From the shoreline, Lynn Gregan's fishing operation in Miramichi Bay just looks like a few sticks poking up through the ice.
When you make the trek across the frozen water by snowmobile and see it up close, it still looks like just sticks and ice.
But when the chainsaws come out it's a whole other kettle of fish. A kettle of smelt to be specific.
"A smelt is a delicate, tasty little critter fish that we have here in many Maritime provinces," said Gregan. "But here in Miramichi Bay, it's a delicacy."
As chainsaws cut five holes through a foot of ice, the frozen, barren sheet is quickly turned into a bustling fishery.
Those poles locked in the ice are placed long before freezing temperatures set in. They're used to keep a box net in place underwater.
Once the season for the little silver fish begins, four lines are freed by cutting four square holes with the chainsaws. The fifth is the "smelt hole", a gash slightly longer than four metres and less than a metre wide, allowing Gregan to pull his nets up and land hundreds of smelt at a time.
"We try to average a thousand pounds a day," said Gregan. "That's ballpark number."
Once out of the water the fish flash freeze. With no tree cover out on the ice of Miramichi Bay, sharp winds can easily make it feel like –40, even if the weather is mild.
The frozen fish are piled into a wooden sled towed by the snowmobiles and then it's on to the next net. With 20 nets in total, he tries to get to at least seven a day, pulling each one up every three days.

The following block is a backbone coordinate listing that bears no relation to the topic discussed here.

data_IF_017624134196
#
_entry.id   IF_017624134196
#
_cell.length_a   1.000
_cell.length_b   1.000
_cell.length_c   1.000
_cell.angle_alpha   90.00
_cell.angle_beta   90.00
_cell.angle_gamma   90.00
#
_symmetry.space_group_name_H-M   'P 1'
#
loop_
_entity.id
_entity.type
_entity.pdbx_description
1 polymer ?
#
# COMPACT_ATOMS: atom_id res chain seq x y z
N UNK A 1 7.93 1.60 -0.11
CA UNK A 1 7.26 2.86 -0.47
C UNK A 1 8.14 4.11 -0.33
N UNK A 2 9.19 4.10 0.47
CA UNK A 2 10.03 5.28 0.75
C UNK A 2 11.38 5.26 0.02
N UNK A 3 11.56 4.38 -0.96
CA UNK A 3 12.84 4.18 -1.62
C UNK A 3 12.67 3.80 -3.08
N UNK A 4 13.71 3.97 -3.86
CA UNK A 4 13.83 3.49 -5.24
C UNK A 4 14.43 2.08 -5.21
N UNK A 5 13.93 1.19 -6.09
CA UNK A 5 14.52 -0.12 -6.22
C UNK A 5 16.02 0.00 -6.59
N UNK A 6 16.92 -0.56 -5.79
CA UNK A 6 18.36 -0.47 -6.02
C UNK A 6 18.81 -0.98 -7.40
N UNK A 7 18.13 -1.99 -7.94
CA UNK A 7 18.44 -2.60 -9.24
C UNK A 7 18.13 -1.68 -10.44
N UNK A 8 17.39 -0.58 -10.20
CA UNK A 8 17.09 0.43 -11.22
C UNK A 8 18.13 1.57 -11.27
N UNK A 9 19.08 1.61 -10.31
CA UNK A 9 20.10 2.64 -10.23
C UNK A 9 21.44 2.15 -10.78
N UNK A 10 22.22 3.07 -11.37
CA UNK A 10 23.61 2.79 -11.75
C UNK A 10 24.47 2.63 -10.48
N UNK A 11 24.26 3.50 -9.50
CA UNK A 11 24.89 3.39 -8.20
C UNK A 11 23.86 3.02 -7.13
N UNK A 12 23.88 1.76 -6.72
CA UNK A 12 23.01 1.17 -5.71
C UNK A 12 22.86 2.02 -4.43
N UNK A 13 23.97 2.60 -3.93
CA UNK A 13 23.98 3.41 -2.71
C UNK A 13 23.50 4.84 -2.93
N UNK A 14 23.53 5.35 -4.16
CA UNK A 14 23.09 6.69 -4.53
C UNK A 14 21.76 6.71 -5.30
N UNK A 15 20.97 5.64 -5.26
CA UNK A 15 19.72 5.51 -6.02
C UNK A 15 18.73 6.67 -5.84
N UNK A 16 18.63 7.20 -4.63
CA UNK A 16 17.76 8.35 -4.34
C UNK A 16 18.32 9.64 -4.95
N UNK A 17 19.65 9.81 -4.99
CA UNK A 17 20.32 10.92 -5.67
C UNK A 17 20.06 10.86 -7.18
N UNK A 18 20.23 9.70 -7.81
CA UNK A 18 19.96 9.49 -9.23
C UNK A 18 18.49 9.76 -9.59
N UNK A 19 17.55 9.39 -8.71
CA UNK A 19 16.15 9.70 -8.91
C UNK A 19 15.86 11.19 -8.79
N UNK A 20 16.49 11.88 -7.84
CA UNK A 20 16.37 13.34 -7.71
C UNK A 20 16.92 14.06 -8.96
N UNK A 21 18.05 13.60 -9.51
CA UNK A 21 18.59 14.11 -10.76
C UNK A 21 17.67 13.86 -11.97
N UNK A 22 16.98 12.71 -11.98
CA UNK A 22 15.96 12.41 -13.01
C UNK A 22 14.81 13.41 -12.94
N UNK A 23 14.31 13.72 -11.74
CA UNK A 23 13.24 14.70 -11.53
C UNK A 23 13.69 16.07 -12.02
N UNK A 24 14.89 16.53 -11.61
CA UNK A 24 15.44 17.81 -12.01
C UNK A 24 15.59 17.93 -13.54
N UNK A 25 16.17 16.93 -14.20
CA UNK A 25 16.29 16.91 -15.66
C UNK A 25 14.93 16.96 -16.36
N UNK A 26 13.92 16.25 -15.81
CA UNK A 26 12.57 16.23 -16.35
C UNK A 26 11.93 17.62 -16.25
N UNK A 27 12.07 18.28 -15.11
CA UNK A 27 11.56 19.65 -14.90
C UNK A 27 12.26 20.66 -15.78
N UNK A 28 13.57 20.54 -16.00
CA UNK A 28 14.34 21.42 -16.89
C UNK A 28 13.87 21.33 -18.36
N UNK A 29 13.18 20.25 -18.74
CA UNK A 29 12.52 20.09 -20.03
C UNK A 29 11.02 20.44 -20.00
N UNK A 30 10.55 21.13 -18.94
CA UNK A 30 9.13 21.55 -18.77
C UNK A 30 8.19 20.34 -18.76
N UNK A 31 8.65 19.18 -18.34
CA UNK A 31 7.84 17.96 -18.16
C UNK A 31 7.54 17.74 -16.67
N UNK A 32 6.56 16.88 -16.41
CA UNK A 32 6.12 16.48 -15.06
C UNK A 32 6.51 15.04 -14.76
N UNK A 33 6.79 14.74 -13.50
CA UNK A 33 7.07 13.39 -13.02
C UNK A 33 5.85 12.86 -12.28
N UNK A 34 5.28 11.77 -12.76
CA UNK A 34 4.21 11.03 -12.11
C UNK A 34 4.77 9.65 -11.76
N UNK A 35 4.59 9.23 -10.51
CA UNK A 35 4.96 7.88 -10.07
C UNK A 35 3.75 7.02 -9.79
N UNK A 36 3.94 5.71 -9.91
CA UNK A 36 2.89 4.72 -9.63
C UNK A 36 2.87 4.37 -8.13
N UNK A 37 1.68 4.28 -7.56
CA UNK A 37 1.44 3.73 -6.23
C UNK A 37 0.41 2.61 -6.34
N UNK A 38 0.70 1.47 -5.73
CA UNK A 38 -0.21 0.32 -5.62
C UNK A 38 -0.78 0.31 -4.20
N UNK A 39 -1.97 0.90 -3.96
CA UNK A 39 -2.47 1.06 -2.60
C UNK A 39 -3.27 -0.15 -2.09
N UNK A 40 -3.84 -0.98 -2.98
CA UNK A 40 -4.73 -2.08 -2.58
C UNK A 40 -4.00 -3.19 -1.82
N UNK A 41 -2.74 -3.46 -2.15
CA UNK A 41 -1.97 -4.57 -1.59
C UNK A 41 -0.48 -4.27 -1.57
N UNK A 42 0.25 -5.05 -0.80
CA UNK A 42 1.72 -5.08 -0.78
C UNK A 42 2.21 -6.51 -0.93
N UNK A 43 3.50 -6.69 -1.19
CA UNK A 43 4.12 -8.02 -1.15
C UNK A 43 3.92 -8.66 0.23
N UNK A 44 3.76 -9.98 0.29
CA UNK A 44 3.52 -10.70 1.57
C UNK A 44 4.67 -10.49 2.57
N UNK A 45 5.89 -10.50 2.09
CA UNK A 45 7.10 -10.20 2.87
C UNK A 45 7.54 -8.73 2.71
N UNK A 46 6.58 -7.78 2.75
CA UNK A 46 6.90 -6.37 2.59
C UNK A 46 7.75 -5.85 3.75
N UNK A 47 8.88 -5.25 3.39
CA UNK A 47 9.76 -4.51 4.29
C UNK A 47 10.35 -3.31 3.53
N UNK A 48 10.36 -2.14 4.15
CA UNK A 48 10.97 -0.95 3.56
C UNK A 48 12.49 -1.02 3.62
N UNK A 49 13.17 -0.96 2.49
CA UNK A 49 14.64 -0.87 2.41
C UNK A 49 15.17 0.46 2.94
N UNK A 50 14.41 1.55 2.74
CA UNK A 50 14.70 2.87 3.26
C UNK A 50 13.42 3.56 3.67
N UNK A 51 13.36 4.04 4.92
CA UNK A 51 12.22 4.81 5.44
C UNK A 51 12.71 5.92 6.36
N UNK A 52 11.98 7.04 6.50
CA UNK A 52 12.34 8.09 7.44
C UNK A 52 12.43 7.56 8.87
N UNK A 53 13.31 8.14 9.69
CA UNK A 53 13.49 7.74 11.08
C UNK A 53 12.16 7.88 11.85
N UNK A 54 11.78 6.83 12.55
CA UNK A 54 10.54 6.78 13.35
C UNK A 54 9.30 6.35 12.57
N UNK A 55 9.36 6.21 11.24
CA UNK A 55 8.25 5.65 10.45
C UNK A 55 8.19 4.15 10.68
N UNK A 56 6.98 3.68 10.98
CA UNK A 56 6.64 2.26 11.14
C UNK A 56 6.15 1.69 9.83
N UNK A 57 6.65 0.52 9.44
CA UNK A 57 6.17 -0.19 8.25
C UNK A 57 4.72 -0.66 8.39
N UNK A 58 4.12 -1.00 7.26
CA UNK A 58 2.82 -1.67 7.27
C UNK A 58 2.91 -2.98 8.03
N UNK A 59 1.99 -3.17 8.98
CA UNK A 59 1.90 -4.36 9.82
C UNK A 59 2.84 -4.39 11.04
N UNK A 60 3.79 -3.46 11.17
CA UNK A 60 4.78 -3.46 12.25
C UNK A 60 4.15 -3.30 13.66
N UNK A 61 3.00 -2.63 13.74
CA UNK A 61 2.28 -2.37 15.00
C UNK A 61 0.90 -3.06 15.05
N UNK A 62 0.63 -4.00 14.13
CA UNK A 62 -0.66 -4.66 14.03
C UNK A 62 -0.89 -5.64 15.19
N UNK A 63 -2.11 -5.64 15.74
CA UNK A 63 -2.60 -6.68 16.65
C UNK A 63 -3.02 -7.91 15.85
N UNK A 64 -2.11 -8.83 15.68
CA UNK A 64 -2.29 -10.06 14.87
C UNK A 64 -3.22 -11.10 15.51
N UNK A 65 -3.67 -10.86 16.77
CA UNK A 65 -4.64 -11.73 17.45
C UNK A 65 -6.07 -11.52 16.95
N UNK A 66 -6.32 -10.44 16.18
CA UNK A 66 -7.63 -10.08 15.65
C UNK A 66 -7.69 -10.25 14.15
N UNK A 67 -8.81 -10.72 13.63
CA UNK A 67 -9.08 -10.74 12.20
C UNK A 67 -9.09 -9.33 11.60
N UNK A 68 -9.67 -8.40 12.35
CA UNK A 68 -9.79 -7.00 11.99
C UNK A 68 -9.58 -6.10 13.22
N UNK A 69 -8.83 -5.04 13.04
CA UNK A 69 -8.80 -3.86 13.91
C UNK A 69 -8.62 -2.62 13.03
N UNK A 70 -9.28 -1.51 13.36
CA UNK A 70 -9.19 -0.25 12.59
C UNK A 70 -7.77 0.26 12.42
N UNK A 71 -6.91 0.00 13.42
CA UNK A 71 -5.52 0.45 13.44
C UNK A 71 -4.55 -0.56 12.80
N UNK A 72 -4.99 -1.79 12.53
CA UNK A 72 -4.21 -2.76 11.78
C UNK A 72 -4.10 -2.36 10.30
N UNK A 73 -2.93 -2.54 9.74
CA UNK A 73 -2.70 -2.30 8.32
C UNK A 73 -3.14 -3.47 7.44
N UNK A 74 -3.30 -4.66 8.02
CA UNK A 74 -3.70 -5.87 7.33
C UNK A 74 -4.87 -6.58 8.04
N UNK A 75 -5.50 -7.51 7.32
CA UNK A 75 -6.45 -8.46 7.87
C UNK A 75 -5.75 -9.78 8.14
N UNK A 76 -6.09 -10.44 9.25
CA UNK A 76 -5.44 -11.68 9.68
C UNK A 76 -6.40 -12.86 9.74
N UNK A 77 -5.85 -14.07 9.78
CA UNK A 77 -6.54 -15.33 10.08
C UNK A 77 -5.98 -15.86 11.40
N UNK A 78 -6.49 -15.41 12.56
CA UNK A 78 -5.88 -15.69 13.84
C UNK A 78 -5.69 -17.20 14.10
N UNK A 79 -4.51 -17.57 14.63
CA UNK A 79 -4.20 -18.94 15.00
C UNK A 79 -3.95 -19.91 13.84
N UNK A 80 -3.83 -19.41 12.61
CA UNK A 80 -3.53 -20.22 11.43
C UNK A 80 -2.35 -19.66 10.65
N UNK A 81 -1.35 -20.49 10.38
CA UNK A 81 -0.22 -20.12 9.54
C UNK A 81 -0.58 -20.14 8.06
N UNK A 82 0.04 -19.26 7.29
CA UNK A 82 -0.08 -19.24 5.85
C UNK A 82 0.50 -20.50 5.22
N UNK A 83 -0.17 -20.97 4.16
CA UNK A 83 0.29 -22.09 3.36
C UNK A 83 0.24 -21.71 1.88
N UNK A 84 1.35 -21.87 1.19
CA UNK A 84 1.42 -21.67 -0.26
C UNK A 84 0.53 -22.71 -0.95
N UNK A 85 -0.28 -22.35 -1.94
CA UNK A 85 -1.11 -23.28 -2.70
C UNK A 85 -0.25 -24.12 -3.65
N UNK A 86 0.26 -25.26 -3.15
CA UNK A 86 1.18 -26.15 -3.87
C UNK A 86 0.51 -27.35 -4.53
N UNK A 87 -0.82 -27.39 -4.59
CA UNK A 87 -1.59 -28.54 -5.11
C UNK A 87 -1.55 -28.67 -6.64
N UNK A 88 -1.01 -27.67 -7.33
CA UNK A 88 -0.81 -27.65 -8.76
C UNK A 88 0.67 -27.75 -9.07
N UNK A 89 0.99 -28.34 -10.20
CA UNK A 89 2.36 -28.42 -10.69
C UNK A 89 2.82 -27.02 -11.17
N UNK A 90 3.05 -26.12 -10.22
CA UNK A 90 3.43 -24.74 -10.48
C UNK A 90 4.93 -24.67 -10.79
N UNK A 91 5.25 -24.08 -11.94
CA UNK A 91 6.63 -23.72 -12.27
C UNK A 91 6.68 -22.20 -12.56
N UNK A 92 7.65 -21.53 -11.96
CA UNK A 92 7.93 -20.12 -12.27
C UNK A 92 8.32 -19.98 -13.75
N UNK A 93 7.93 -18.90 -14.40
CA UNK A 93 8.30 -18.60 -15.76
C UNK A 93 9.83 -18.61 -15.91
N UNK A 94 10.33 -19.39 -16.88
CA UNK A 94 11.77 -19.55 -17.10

Working from 8 a.m. to 5 p.m., mostly on the frozen bay, isn't for everybody, says the retired lobster fisherman.
"It's really a dying breed," said Gregan. "There's not too many young fellows now wanting to take it up because you're out in the elements so much. And really it's not as good a dollar value as in the other species."
But there's few fish, other than salmon, that can rival the smelt for cultural relevance in the area. Baked, deep-fried, smoked, or cooked in a frying in batter, the small 15-to-18 centimetre fish has the ability to pull a community together.
"A 'smelt fry' is normally a fundraiser for a community, whether it's the church or Skidoo club or to different organizations around," said Gregan. "You have a darn good scoff and a dessert and a lot of comradeship with your neighbours."
Tim Williston also makes a living off smelt. The co-owner of Cocagne Seafoods Ltd., a fish market about 15 kilometres north of Shediac, says about 90 per cent of the fish he processes each year are smelt.
"About 300,000 pounds," said Williston "It's from all over the Maritimes."
Williston describes the taste of the white fish as "sweet" and echoes Gregan's opinion of smelt being a big part of the culture on the coast.
"Church dinners, fundraisers, pre-COVID a lot of the snowmobile clubs and sportsmen clubs would put them on for fundraisers," said Williston.
Before the fish became a staple in community fundraisers, Gregan says it was a way to make a meagre living during the toughest time of the year.
"It's one of our mainstays in our community back in the older days… when there was no E.I or social systems," said Gregan. "All our forefathers had to go onto ice and fish."
He says it's evolved into a much more comfortable job for fishermen, trading horses for snowmobiles and using chainsaws instead of handsaws.
Gregan says each day they lubricate their chainsaws with cooking oil instead of chainsaw oil to keep from contaminating the waters they fish.
But despite the advances, it still means frigid hours on the ice every day. And although he's retired from lobster fishing, he says he'll keep smelt fishing for as long as he can.
"It's not as expensive as lobsters or scallops, but they are some tasty," said Gregan.